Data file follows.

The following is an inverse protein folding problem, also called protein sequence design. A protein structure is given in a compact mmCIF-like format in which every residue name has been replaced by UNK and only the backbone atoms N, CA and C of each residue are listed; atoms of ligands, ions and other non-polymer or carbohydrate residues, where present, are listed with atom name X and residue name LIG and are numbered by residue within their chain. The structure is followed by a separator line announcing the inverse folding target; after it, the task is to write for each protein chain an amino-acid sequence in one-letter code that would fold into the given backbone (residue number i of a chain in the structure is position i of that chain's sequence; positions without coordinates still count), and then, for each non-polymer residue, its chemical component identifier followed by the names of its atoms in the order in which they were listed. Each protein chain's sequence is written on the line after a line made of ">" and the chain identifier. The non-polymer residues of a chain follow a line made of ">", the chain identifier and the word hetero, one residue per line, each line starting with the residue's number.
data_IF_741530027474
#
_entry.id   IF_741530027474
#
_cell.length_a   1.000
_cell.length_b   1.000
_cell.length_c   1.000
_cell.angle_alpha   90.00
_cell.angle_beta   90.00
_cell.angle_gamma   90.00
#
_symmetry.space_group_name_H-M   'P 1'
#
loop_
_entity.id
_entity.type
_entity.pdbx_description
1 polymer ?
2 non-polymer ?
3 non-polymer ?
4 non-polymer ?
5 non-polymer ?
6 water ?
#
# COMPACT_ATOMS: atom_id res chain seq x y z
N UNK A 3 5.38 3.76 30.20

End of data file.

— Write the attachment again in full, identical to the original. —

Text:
The following is an inverse protein folding problem, also called protein sequence design. A protein structure is given in a compact mmCIF-like format in which every residue name has been replaced by UNK and only the backbone atoms N, CA and C of each residue are listed; atoms of ligands, ions and other non-polymer or carbohydrate residues, where present, are listed with atom name X and residue name LIG and are numbered by residue within their chain. The structure is followed by a separator line announcing the inverse folding target; after it, the task is to write for each protein chain an amino-acid sequence in one-letter code that would fold into the given backbone (residue number i of a chain in the structure is position i of that chain's sequence; positions without coordinates still count), and then, for each non-polymer residue, its chemical component identifier followed by the names of its atoms in the order in which they were listed. Each protein chain's sequence is written on the line after a line made of ">" and the chain identifier. The non-polymer residues of a chain follow a line made of ">", the chain identifier and the word hetero, one residue per line, each line starting with the residue's number.
data_IF_741530027474
#
_entry.id   IF_741530027474
#
_cell.length_a   1.000
_cell.length_b   1.000
_cell.length_c   1.000
_cell.angle_alpha   90.00
_cell.angle_beta   90.00
_cell.angle_gamma   90.00
#
_symmetry.space_group_name_H-M   'P 1'
#
loop_
_entity.id
_entity.type
_entity.pdbx_description
1 polymer ?
2 non-polymer ?
3 non-polymer ?
4 non-polymer ?
5 non-polymer ?
6 water ?
#
# COMPACT_ATOMS: atom_id res chain seq x y z
N UNK A 3 5.38 3.76 30.20